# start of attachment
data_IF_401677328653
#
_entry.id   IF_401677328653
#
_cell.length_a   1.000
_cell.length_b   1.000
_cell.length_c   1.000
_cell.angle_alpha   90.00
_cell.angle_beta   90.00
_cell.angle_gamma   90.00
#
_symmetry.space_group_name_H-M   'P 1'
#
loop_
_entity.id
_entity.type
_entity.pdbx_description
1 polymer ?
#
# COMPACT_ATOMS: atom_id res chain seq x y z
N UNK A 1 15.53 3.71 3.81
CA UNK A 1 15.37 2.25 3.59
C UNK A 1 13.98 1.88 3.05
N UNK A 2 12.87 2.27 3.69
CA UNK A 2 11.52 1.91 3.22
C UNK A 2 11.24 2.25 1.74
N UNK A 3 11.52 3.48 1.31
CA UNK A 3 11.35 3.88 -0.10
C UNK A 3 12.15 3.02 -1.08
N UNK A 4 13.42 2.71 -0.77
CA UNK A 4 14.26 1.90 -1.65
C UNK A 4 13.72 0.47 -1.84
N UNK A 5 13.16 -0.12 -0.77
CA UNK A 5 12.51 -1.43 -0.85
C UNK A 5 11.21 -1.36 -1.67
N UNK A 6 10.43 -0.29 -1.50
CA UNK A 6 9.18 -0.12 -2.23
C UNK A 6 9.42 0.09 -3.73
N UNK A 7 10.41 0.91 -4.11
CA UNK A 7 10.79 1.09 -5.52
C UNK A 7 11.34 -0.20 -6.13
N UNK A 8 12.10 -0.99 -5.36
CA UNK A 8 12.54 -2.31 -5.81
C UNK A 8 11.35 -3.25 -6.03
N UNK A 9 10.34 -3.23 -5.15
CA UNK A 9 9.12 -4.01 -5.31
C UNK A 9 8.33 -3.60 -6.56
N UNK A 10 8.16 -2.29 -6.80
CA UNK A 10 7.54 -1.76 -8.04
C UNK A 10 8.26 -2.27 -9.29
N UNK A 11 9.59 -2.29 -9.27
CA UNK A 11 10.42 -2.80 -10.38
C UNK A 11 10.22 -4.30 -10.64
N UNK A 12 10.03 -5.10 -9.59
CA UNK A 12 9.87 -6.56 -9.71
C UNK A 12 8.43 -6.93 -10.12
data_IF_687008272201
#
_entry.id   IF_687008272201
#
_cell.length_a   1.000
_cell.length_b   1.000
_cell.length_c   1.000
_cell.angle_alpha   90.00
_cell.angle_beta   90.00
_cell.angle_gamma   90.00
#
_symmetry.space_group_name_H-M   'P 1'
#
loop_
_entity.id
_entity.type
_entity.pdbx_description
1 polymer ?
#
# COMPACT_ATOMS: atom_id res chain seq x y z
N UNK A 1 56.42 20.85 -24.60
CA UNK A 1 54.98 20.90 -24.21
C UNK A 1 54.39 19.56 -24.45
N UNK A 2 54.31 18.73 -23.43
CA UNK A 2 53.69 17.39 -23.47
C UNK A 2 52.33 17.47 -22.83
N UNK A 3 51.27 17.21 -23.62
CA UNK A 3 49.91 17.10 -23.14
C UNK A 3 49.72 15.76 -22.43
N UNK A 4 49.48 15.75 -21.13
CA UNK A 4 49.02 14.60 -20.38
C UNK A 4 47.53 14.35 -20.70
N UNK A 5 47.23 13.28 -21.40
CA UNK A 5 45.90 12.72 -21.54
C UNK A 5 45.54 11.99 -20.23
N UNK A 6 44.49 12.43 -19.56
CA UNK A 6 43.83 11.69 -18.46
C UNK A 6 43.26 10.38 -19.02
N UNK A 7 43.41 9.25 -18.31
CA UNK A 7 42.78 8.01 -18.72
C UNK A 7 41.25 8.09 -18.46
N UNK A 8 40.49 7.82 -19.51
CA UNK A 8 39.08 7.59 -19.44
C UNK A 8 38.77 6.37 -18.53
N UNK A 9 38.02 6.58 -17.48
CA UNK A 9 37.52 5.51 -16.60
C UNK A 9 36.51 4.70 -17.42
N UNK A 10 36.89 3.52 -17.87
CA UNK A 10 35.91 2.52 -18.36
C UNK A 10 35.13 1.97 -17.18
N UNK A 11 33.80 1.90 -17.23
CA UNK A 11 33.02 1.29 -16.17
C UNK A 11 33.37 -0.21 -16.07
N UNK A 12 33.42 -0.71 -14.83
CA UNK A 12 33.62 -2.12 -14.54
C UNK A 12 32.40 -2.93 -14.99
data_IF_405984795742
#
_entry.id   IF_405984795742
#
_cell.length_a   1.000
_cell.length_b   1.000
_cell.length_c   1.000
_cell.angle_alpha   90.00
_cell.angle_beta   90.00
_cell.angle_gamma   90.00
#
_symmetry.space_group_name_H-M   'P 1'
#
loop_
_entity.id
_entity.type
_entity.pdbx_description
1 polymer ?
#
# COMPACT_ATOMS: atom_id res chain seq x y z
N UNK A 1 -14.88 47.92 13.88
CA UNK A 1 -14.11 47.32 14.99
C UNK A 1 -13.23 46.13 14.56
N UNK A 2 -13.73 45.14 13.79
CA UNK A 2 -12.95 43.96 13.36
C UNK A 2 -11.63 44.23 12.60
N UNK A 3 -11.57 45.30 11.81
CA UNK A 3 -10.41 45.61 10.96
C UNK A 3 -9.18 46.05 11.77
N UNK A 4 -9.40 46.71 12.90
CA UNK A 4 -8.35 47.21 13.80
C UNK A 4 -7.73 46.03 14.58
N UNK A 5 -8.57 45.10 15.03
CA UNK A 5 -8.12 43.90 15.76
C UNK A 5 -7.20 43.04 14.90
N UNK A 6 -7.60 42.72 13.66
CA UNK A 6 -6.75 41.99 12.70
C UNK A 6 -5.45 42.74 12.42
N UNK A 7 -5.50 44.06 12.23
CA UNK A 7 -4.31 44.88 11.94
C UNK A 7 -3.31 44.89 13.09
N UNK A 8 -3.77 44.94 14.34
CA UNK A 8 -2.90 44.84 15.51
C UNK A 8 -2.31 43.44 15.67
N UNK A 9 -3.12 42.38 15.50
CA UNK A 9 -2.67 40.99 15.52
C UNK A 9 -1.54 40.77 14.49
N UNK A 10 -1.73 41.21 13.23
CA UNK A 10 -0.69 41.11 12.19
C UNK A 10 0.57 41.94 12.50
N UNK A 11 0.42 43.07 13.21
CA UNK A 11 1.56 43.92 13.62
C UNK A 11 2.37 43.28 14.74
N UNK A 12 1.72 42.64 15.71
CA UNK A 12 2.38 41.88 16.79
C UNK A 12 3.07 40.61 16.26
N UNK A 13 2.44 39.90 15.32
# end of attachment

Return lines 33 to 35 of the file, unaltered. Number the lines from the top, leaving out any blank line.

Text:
N UNK A 5 13.16 -0.12 -0.77
CA UNK A 5 12.51 -1.43 -0.85
C UNK A 5 11.21 -1.36 -1.67